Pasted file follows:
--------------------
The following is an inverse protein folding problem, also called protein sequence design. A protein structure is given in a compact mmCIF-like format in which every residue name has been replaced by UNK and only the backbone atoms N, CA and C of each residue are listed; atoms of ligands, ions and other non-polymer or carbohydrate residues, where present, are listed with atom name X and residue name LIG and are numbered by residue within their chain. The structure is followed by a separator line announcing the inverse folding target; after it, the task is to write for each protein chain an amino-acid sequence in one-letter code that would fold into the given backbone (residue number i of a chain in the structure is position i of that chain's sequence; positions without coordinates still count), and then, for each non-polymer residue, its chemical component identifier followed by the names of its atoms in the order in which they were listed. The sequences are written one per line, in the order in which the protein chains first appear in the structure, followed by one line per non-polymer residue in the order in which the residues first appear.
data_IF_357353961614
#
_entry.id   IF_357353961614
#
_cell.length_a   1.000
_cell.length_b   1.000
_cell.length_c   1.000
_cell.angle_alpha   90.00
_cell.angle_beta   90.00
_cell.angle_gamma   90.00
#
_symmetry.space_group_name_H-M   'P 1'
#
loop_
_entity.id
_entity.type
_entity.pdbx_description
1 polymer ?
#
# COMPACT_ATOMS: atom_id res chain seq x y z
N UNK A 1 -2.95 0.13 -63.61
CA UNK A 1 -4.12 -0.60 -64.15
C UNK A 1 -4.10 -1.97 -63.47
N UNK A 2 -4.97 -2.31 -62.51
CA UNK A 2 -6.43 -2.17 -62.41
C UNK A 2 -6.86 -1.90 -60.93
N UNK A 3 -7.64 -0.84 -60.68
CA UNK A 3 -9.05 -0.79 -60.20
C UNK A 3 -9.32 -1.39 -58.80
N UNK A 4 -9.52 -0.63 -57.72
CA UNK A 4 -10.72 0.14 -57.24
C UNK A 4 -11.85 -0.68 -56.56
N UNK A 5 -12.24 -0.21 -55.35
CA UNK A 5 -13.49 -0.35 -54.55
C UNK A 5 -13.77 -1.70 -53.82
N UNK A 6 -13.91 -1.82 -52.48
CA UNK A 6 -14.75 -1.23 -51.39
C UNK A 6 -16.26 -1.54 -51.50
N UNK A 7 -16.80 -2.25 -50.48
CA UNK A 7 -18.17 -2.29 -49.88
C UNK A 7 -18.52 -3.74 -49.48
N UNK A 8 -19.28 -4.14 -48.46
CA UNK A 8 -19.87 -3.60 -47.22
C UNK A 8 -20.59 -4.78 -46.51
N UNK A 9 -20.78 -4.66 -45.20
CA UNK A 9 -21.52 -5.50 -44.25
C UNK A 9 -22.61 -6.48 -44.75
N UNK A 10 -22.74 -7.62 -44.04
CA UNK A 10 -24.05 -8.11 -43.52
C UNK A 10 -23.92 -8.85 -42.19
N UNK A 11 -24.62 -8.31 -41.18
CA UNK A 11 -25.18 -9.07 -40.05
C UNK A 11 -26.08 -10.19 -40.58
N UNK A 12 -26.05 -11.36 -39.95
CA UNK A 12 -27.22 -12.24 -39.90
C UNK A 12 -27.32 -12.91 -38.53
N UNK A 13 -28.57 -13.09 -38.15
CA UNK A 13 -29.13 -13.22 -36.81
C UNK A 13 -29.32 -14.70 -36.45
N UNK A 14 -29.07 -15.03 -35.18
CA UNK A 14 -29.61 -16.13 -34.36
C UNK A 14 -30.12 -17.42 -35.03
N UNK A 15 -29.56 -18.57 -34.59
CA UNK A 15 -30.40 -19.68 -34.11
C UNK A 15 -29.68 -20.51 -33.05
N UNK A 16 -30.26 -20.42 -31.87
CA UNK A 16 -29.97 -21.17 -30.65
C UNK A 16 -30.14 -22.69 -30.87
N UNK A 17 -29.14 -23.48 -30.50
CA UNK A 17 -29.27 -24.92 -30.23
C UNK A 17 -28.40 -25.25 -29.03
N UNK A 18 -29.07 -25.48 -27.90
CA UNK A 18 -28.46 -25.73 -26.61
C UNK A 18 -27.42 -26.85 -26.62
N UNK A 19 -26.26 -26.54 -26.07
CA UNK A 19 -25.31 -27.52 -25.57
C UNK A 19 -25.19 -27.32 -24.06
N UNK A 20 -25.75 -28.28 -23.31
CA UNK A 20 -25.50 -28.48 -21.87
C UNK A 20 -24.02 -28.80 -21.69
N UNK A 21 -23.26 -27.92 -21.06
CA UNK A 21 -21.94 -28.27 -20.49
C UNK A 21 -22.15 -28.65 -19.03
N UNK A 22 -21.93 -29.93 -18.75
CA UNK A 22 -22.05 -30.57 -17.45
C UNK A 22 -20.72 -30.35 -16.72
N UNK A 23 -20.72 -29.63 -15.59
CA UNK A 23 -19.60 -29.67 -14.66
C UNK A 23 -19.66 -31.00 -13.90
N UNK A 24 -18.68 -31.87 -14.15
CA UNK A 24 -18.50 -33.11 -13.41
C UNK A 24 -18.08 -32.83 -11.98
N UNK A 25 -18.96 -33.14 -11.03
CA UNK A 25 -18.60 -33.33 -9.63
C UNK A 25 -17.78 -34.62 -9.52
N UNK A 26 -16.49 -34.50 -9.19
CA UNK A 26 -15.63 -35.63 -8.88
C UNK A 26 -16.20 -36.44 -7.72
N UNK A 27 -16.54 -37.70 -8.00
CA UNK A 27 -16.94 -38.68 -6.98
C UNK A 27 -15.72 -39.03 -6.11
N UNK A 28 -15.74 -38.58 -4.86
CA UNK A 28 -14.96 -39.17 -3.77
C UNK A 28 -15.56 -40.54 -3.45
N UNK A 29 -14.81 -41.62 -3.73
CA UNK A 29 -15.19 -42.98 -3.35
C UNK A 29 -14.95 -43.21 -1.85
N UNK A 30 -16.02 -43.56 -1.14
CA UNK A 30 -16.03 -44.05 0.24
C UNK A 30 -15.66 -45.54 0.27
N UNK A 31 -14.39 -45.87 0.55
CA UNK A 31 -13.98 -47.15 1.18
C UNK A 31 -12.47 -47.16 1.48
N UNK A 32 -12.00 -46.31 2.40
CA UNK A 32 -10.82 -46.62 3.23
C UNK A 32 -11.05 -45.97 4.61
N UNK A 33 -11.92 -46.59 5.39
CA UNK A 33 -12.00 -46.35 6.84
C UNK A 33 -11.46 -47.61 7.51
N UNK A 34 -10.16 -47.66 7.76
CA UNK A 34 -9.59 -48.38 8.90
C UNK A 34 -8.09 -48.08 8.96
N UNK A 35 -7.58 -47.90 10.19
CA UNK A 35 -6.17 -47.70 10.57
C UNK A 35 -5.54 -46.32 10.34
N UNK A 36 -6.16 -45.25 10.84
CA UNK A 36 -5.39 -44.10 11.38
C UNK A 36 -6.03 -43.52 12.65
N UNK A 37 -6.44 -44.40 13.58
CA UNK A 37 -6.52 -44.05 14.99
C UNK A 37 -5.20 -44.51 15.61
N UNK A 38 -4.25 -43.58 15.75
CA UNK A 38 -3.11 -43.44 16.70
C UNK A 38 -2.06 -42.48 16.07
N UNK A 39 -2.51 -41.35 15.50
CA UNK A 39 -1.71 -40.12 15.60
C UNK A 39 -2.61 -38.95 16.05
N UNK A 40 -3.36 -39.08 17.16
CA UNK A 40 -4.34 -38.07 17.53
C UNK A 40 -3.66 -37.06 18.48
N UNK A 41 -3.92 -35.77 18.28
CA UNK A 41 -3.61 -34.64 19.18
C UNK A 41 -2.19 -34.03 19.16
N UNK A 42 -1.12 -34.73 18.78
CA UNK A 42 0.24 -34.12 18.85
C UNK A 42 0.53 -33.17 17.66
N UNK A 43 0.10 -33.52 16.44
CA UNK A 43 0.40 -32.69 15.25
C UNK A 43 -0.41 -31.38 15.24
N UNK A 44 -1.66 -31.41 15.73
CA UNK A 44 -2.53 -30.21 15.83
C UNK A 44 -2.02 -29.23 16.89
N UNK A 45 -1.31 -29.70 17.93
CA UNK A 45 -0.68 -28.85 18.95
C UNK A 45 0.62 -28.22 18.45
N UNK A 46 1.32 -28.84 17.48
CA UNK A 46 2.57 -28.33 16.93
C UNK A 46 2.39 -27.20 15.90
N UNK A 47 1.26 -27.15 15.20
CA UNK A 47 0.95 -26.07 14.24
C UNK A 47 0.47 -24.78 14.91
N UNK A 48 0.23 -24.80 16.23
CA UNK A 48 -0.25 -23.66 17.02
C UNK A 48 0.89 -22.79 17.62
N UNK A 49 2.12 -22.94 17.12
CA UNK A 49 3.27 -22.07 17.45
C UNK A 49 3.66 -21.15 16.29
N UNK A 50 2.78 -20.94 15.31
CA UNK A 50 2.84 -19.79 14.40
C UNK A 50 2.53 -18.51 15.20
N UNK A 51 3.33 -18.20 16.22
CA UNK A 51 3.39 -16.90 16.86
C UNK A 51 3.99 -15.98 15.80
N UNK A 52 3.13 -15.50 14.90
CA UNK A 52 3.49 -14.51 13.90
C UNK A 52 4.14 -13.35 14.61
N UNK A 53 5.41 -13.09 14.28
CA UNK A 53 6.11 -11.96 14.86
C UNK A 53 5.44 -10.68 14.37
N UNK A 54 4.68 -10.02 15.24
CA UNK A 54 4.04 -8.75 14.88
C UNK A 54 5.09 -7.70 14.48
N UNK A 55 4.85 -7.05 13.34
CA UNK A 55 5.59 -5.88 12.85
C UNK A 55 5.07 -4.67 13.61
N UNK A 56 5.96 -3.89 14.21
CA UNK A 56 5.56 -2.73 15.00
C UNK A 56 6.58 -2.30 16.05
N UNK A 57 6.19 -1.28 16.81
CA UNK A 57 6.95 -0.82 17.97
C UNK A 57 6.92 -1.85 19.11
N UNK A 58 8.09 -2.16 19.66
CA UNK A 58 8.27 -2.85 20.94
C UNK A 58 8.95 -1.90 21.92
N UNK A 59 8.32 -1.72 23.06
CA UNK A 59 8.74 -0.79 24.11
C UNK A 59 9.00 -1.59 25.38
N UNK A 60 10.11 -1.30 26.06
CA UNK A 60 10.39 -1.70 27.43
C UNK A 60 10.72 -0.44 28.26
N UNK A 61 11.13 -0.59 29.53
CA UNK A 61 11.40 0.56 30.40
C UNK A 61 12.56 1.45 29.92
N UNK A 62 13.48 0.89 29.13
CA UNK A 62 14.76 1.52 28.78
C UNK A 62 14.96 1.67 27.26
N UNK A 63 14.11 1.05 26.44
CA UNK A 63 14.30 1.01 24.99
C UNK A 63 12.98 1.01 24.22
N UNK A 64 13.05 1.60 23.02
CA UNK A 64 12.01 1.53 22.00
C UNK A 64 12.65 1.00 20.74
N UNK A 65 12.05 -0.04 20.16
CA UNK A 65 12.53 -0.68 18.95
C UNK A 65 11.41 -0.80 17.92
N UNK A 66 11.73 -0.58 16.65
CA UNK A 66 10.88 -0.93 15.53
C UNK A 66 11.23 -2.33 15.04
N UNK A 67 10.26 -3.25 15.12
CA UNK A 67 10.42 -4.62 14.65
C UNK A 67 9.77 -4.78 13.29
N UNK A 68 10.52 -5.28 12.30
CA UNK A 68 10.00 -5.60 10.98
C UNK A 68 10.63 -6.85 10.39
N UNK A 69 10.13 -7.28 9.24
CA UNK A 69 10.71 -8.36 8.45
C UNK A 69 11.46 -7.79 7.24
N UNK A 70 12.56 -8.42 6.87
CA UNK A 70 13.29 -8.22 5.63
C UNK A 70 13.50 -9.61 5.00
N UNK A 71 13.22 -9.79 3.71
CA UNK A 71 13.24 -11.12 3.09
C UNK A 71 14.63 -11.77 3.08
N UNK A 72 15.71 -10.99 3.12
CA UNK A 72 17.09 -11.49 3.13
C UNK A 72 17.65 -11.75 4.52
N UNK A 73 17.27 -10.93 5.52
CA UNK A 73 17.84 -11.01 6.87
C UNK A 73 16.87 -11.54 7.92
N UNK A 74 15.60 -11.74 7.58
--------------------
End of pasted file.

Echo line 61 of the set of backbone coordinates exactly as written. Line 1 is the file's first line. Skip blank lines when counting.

N UNK A 14 -29.07 -15.03 -35.18